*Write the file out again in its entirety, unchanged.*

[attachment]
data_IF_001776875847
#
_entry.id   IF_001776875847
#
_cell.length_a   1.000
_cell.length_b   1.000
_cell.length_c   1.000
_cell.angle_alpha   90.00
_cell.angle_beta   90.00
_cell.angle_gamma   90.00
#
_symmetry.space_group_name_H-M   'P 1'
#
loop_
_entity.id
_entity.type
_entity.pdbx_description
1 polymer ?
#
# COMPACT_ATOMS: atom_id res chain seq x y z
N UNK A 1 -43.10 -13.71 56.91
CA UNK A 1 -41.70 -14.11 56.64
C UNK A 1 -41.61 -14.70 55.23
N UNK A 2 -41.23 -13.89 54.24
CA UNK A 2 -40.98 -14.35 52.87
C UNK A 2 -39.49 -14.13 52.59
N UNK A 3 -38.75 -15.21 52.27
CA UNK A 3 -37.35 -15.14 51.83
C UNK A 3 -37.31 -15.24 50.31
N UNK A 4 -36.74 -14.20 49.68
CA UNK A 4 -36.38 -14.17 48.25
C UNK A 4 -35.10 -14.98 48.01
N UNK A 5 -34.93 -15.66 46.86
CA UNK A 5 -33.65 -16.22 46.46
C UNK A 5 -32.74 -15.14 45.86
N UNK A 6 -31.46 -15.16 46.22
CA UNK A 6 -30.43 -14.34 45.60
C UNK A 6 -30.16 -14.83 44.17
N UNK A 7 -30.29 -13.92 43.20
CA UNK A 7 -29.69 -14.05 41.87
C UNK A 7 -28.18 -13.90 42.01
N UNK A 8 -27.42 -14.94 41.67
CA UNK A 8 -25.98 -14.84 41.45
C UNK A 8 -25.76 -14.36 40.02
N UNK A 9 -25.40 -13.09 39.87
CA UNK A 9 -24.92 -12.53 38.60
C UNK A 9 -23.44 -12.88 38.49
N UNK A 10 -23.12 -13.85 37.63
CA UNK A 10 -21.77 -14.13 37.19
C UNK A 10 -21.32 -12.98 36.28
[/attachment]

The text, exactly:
data_IF_001776875847
#
_entry.id   IF_001776875847
#
_cell.length_a   1.000
_cell.length_b   1.000
_cell.length_c   1.000
_cell.angle_alpha   90.00
_cell.angle_beta   90.00
_cell.angle_gamma   90.00
#
_symmetry.space_group_name_H-M   'P 1'
#
loop_
_entity.id
_entity.type
_entity.pdbx_description
1 polymer ?
#
# COMPACT_ATOMS: atom_id res chain seq x y z
N UNK A 1 -43.10 -13.71 56.91
CA UNK A 1 -41.70 -14.11 56.64
C UNK A 1 -41.61 -14.70 55.23
N UNK A 2 -41.23 -13.89 54.24
CA UNK A 2 -40.98 -14.35 52.87
C UNK A 2 -39.49 -14.13 52.59
N UNK A 3 -38.75 -15.21 52.27
CA UNK A 3 -37.35 -15.14 51.83
C UNK A 3 -37.31 -15.24 50.31
N UNK A 4 -36.74 -14.20 49.68
CA UNK A 4 -36.38 -14.17 48.25
C UNK A 4 -35.10 -14.98 48.01
N UNK A 5 -34.93 -15.66 46.86
CA UNK A 5 -33.65 -16.22 46.46
C UNK A 5 -32.74 -15.14 45.86
N UNK A 6 -31.46 -15.16 46.22
CA UNK A 6 -30.43 -14.34 45.60
C UNK A 6 -30.16 -14.83 44.17
N UNK A 7 -30.29 -13.92 43.20
CA UNK A 7 -29.69 -14.05 41.87
C UNK A 7 -28.18 -13.90 42.01
N UNK A 8 -27.42 -14.94 41.67
CA UNK A 8 -25.98 -14.84 41.45
C UNK A 8 -25.76 -14.36 40.02
N UNK A 9 -25.40 -13.09 39.87
CA UNK A 9 -24.92 -12.53 38.60
C UNK A 9 -23.44 -12.88 38.49
N UNK A 10 -23.12 -13.85 37.63
CA UNK A 10 -21.77 -14.13 37.19
C UNK A 10 -21.32 -12.98 36.28